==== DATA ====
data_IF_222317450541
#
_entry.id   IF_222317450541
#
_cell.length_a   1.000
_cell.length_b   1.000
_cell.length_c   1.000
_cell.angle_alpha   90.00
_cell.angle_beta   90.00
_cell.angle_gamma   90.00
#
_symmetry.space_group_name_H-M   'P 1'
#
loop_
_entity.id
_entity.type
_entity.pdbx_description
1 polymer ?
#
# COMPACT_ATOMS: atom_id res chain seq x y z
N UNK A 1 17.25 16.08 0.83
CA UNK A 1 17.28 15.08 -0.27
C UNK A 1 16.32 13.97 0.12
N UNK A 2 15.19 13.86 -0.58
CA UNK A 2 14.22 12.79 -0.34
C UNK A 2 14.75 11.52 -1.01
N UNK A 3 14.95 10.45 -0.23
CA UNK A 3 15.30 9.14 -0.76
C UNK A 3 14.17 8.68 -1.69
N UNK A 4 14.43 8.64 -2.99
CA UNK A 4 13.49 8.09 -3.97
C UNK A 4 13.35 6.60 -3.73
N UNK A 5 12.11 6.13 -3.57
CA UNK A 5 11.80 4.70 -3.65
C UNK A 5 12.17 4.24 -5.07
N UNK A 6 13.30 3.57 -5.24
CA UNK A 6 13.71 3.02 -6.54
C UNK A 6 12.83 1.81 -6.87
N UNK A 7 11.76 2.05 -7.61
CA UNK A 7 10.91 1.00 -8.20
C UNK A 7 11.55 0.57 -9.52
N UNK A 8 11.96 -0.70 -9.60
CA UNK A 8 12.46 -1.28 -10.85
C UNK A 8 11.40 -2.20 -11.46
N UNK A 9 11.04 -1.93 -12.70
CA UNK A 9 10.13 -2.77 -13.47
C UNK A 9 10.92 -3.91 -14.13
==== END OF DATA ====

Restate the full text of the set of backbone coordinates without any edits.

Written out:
data_IF_222317450541
#
_entry.id   IF_222317450541
#
_cell.length_a   1.000
_cell.length_b   1.000
_cell.length_c   1.000
_cell.angle_alpha   90.00
_cell.angle_beta   90.00
_cell.angle_gamma   90.00
#
_symmetry.space_group_name_H-M   'P 1'
#
loop_
_entity.id
_entity.type
_entity.pdbx_description
1 polymer ?
#
# COMPACT_ATOMS: atom_id res chain seq x y z
N UNK A 1 17.25 16.08 0.83
CA UNK A 1 17.28 15.08 -0.27
C UNK A 1 16.32 13.97 0.12
N UNK A 2 15.19 13.86 -0.58
CA UNK A 2 14.22 12.79 -0.34
C UNK A 2 14.75 11.52 -1.01
N UNK A 3 14.95 10.45 -0.23
CA UNK A 3 15.30 9.14 -0.76
C UNK A 3 14.17 8.68 -1.69
N UNK A 4 14.43 8.64 -2.99
CA UNK A 4 13.49 8.09 -3.97
C UNK A 4 13.35 6.60 -3.73
N UNK A 5 12.11 6.13 -3.57
CA UNK A 5 11.80 4.70 -3.65
C UNK A 5 12.17 4.24 -5.07
N UNK A 6 13.30 3.57 -5.24
CA UNK A 6 13.71 3.02 -6.54
C UNK A 6 12.83 1.81 -6.87
N UNK A 7 11.76 2.05 -7.61
CA UNK A 7 10.91 1.00 -8.20
C UNK A 7 11.55 0.57 -9.52
N UNK A 8 11.96 -0.70 -9.60
CA UNK A 8 12.46 -1.28 -10.85
C UNK A 8 11.40 -2.20 -11.46
N UNK A 9 11.04 -1.93 -12.70
CA UNK A 9 10.13 -2.77 -13.47
C UNK A 9 10.92 -3.91 -14.13